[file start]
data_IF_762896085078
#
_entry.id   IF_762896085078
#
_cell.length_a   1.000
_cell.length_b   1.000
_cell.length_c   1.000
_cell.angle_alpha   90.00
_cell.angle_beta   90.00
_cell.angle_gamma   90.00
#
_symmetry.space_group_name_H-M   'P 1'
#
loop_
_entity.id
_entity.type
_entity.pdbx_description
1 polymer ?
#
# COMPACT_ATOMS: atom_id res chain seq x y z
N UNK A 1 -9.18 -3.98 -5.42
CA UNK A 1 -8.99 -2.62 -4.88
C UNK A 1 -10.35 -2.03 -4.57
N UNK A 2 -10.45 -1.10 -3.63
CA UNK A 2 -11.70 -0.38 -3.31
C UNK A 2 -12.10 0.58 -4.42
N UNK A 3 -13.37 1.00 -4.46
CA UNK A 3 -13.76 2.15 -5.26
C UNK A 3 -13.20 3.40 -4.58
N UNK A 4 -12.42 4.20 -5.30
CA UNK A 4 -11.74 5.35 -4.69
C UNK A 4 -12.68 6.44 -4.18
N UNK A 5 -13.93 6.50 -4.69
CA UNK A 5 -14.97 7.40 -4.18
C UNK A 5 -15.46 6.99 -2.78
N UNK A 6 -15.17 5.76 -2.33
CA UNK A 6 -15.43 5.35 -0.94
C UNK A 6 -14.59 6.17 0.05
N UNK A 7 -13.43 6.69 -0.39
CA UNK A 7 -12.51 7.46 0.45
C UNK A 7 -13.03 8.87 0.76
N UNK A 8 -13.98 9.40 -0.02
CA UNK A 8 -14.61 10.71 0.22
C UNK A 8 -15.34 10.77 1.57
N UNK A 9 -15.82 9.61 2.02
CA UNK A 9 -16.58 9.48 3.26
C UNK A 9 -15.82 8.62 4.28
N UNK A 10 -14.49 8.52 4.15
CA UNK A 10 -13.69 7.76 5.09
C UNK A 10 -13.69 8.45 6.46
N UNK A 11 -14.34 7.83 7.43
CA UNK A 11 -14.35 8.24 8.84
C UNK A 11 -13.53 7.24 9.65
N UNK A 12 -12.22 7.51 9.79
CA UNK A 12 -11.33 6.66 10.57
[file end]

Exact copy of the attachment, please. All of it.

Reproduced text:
data_IF_762896085078
#
_entry.id   IF_762896085078
#
_cell.length_a   1.000
_cell.length_b   1.000
_cell.length_c   1.000
_cell.angle_alpha   90.00
_cell.angle_beta   90.00
_cell.angle_gamma   90.00
#
_symmetry.space_group_name_H-M   'P 1'
#
loop_
_entity.id
_entity.type
_entity.pdbx_description
1 polymer ?
#
# COMPACT_ATOMS: atom_id res chain seq x y z
N UNK A 1 -9.18 -3.98 -5.42
CA UNK A 1 -8.99 -2.62 -4.88
C UNK A 1 -10.35 -2.03 -4.57
N UNK A 2 -10.45 -1.10 -3.63
CA UNK A 2 -11.70 -0.38 -3.31
C UNK A 2 -12.10 0.58 -4.42
N UNK A 3 -13.37 1.00 -4.46
CA UNK A 3 -13.76 2.15 -5.26
C UNK A 3 -13.20 3.40 -4.58
N UNK A 4 -12.42 4.20 -5.30
CA UNK A 4 -11.74 5.35 -4.69
C UNK A 4 -12.68 6.44 -4.18
N UNK A 5 -13.93 6.50 -4.69
CA UNK A 5 -14.97 7.40 -4.18
C UNK A 5 -15.46 6.99 -2.78
N UNK A 6 -15.17 5.76 -2.33
CA UNK A 6 -15.43 5.35 -0.94
C UNK A 6 -14.59 6.17 0.05
N UNK A 7 -13.43 6.69 -0.39
CA UNK A 7 -12.51 7.46 0.45
C UNK A 7 -13.03 8.87 0.76
N UNK A 8 -13.98 9.40 -0.02
CA UNK A 8 -14.61 10.71 0.22
C UNK A 8 -15.34 10.77 1.57
N UNK A 9 -15.82 9.61 2.02
CA UNK A 9 -16.58 9.48 3.26
C UNK A 9 -15.82 8.62 4.28
N UNK A 10 -14.49 8.52 4.15
CA UNK A 10 -13.69 7.76 5.09
C UNK A 10 -13.69 8.45 6.46
N UNK A 11 -14.34 7.83 7.43
CA UNK A 11 -14.35 8.24 8.84
C UNK A 11 -13.53 7.24 9.65
N UNK A 12 -12.22 7.51 9.79
CA UNK A 12 -11.33 6.66 10.57